6 Things to Know About Queen Anne Houses
What are the architectural hallmarks of these stunning Victorian-era homes, and what kinds of renovations might you be in store for if you buy one?
A number of architectural styles are associated with the reign of the British monarchy, but few compare to the impressive nature of the Queen Anne style that swept through America at the turn of the 19th Century. With their fanciful fairytale design and decorative detailing, these homes, most of which were constructed between 1880 to 1910, have an undeniably regal air.
In communities across the nation, stunning examples of the Queen Anne architectural movement can still be found, and they’re just as stately and desirable today as when they were built.
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Has it always been your dream to own a Queen Anne house (and take on the often necessary restoration)? Whether you’re a potential buyer or you simply wish to learn more about this romantic architectural design, there’s a lot to learn about these century-old beauties. Ahead, learn how this architectural style came to be, and why you should think carefully before committing to purchase one of these majestic homes.
1. Queen Anne architecture originated in Great Britain in the 18th century.
Anne Stuart, Queen of Great Britain from 1702 to 1714, reigned during a time of European growth and expansion when aristocrats and wealthy landowners built impressive homes. Except for the large footprint, however, houses associated with the British Queen Anne period were rather plain, having little in common with the ornate style of the American Queen Anne house that developed later. The most distinct feature of the British style was bilateral symmetry—meaning if you divided the house down the middle, both halves would be mirror images of one another.
With its masonry façade and towering symmetrical design, one of the best remaining examples of the British style is Winslow Hall, located in Buckinghamshire, England. Additional hallmarks of British Queen Anne architecture include:
- Manor-like houses of two or three stories with multiple windows along the front.
- Inclusion of a pediment (a triangular roof shape on the front of the house) directly over the entrance.
- Hip roof construction, defined as all sides of the roof sloping downward to meet the exterior walls.
- The use of masonry quoins, which are stone blocks laid vertically along the corners of exterior walls. Quoins were larger than the other stones used to create the structure’s exterior cladding, and they served two purposes: to reinforce the corners of the house and to add a stately aesthetic touch.
- Bilateral symmetry extended into the interior floor plans. This means that room and hallway dimensions on one side of the house mirror those on the other side.
2. San Francisco’s “Painted Ladies” might be the most famous Queen Anne houses in America, but you can find homes of this style all over the U.S.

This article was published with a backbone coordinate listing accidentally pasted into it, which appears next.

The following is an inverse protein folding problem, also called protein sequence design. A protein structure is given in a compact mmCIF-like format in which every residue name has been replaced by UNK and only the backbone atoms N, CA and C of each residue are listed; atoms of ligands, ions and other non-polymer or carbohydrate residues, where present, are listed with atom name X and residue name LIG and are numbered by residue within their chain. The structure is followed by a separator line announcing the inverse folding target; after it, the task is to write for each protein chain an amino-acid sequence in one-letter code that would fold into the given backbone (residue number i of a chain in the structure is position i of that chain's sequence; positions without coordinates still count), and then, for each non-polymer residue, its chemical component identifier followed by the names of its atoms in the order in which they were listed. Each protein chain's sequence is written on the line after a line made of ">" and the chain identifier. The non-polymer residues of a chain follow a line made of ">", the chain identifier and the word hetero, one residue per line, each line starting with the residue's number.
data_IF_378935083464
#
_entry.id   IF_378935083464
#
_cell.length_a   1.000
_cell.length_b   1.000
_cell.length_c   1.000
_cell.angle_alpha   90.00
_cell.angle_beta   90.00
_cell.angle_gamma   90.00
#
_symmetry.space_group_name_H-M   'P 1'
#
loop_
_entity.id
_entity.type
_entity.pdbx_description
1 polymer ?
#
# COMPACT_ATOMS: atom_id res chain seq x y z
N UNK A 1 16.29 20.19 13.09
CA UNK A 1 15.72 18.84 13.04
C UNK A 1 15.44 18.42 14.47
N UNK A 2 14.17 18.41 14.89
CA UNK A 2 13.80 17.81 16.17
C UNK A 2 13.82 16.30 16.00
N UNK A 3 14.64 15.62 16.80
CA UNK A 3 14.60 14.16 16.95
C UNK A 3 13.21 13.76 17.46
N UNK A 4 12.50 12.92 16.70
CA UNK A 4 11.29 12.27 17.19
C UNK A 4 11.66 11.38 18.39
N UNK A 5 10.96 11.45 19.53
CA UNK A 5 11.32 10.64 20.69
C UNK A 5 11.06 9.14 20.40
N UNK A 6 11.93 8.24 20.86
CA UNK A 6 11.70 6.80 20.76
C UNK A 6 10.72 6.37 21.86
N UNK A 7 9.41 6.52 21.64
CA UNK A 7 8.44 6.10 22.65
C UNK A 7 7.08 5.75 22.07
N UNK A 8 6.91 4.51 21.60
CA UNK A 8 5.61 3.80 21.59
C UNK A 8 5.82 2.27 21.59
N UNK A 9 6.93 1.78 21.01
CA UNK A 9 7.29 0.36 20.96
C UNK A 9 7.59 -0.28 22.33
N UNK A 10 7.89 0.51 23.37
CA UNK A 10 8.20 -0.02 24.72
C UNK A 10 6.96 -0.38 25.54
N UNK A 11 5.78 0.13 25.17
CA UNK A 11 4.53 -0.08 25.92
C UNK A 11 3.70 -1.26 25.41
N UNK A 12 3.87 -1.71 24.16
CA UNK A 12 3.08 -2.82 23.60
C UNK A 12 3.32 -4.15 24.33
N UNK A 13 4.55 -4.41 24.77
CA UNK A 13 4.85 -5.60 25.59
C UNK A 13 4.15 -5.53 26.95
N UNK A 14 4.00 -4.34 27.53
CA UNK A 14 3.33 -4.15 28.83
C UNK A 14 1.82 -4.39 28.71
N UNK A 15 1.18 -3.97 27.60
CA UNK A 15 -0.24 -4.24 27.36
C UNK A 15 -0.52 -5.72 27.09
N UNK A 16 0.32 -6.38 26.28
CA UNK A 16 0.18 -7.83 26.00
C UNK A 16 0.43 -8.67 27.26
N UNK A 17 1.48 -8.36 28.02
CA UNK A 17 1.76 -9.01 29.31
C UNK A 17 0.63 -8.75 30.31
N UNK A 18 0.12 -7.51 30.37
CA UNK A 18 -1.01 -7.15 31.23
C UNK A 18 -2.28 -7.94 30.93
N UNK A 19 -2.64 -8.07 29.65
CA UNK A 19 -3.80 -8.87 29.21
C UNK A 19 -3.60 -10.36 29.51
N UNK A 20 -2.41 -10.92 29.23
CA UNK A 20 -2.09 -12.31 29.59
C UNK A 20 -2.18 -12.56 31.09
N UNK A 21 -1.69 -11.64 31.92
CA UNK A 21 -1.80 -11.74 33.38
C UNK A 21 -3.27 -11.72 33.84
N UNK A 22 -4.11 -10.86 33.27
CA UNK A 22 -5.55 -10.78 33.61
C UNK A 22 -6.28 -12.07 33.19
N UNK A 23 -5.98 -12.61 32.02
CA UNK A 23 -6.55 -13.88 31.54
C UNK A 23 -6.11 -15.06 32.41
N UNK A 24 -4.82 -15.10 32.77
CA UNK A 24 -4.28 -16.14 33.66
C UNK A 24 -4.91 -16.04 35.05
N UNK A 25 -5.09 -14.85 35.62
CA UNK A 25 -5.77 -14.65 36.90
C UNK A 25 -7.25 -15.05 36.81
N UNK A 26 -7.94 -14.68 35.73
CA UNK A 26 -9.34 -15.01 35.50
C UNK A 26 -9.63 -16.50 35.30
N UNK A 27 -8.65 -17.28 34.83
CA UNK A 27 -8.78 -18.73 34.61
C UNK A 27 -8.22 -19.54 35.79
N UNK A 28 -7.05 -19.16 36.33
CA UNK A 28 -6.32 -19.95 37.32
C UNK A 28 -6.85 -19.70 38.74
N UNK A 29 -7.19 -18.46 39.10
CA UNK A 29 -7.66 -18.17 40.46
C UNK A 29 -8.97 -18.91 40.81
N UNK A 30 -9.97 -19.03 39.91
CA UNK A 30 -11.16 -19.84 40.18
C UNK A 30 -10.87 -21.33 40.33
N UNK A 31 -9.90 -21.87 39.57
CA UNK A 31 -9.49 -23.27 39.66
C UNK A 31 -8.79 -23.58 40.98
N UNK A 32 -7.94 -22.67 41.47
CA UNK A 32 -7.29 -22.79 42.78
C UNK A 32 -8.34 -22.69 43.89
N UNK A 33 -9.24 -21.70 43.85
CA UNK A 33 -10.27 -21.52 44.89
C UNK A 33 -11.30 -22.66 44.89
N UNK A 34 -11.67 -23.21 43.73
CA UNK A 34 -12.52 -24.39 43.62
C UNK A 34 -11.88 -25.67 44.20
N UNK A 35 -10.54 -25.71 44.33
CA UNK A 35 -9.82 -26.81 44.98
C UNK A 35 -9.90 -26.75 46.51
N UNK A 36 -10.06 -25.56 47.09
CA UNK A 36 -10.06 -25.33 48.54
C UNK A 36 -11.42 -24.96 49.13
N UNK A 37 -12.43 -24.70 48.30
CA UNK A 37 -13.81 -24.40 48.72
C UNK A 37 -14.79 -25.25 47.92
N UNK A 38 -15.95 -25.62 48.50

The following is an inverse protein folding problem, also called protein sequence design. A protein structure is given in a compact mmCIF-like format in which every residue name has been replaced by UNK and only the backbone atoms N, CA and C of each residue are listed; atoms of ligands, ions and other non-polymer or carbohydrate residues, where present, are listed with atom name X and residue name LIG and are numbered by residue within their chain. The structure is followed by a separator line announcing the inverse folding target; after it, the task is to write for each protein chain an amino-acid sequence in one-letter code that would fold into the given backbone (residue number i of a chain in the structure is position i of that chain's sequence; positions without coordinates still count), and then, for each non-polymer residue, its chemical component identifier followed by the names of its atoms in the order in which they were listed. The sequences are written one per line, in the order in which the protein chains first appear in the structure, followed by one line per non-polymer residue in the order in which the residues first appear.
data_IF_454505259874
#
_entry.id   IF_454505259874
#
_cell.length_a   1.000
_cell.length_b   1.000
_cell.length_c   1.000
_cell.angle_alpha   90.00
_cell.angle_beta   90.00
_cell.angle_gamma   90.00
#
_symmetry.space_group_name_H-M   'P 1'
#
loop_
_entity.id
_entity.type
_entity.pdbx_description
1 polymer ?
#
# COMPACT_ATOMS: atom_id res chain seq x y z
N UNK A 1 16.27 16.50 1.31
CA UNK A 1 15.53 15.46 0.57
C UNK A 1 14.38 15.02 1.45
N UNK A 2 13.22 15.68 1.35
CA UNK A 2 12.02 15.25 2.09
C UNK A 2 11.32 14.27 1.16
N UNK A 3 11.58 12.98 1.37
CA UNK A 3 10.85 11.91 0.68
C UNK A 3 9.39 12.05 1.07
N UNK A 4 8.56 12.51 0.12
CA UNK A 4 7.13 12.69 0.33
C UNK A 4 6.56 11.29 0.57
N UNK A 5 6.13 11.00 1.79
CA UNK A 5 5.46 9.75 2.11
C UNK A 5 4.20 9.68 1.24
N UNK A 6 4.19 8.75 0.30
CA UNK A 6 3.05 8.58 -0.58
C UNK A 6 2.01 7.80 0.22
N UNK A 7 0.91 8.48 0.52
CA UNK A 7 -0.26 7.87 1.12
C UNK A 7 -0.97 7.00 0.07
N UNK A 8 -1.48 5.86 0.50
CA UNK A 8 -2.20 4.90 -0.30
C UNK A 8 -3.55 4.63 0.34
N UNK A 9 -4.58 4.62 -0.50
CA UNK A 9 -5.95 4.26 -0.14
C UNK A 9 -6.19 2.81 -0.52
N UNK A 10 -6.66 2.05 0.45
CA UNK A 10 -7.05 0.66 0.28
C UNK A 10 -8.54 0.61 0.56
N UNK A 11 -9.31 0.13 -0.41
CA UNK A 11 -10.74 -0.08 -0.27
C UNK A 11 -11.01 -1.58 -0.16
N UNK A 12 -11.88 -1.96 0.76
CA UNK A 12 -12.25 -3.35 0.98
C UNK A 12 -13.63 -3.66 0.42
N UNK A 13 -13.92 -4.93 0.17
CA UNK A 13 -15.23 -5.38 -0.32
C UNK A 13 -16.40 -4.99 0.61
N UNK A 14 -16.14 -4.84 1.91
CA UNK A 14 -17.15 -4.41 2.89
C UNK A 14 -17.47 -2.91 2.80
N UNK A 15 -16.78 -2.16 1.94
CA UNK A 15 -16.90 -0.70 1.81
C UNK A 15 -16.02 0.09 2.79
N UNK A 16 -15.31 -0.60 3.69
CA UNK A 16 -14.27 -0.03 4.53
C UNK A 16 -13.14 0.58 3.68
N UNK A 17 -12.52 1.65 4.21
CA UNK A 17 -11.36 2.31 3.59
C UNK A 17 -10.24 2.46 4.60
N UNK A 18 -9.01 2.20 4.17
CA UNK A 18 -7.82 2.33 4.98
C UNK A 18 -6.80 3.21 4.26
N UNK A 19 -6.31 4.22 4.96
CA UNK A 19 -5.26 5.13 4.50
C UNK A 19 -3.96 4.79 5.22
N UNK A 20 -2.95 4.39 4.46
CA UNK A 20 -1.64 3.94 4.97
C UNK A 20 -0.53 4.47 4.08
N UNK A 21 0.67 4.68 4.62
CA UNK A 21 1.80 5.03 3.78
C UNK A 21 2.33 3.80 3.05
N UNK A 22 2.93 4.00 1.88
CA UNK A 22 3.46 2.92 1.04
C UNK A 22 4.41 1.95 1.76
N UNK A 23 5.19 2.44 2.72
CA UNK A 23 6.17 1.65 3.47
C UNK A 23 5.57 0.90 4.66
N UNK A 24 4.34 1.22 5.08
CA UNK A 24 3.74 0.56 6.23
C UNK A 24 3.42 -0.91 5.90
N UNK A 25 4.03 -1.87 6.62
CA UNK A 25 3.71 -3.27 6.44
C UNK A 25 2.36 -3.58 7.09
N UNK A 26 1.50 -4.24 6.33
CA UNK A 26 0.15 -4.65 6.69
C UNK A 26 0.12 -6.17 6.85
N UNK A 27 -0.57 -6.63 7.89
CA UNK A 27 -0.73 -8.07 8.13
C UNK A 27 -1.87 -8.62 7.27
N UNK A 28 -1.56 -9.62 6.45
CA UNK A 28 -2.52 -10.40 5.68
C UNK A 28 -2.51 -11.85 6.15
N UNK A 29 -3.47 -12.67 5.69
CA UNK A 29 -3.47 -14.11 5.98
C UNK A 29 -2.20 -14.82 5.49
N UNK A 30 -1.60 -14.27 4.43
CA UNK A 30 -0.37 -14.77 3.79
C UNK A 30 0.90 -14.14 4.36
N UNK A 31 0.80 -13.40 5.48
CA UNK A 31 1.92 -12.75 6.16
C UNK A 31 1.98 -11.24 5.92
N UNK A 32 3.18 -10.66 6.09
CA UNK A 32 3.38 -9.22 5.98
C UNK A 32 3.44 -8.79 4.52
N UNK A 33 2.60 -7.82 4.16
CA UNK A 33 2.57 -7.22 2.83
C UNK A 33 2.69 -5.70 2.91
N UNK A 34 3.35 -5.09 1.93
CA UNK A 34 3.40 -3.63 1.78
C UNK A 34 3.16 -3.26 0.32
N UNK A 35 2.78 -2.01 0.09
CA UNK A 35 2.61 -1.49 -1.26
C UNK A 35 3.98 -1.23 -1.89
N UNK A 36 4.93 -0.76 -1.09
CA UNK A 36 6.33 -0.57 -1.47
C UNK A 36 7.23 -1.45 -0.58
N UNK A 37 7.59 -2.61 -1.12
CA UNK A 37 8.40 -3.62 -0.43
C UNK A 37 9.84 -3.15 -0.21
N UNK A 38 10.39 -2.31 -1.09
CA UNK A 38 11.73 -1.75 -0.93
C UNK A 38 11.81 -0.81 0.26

While experts say that the Queen Anne home design movement began in Newport, Rhode Island, with architect Henry Hobson Richardson’s half-timbered William Watts Sherman House, the group of seven homes in San Francisco called the Painted Ladies are the most famous examples in the United States. Built between 1892 and 1896, these seven asymmetrical Queen Anne homes have front-facing gables, bay windows, and front porches.
However, it’s their intricate decorative spindlework and vibrant colors that got them featured in the 1978 book called Painted Ladies: San Francisco’s Resplendent Victorians, which led to their nickname and made them famous, too. The row of homes is a popular tourist location for Instagrammers to add images to their feeds.
Even though San Francisco may boast the most well-known example of Queen Anne architecture, other cities have similar collections of this housing style. Some of these include Baltimore’s Charles Village, New Jersey’s Cape May, and Old West End in Toledo.
3. The opulent American Queen Anne style is probably what you think of when you imagine a Queen Anne house.
The Queen Anne architectural style changed significantly when it was introduced to the United States at the 1876 Central Exhibition in Philadelphia. American architects, including H.H. Richardson, a prominent New England architect, sought to combine elaborate elements from the Jacobean era (associated with the reign of King James VI of Scotland in the 16th Century), with the castle-looking towers and turrets of the Elizabethan era (named for Queen Elizabeth I of England during the same period). The impressive combination became known as “Revival Queen Anne.” Gone was the bilateral symmetry and severity that defined the British original, and the opulent new style began trending across the nation.
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One of the best-known examples of American Queen Anne houses is the Carson Mansion, located in Eureka, Calif. Revival Queen Anne houses (known as just Queen Anne today), are often called Victorians because they were in vogue during the reign of Britain’s Queen Victoria. However, “Victorian” and “Queen Anne” are terms that should not be used interchangeably—Queen Anne is just one of the Victorian styles. Hallmarks of the style include:
- Two- or three-storied homes have multiple and complex roof designs.
- Turrets and towers give the large houses a medieval look.
- Large wraparound covered porches are supported by elaborate columns. Some Queen Annes even featured second- and third-story porches.
- “Gingerbread” architectural elements, such as elaborate trim and embellishments. They can have hand-carved latticework on the undersides of roof eaves and ornate wood balusters and spindlework on porches.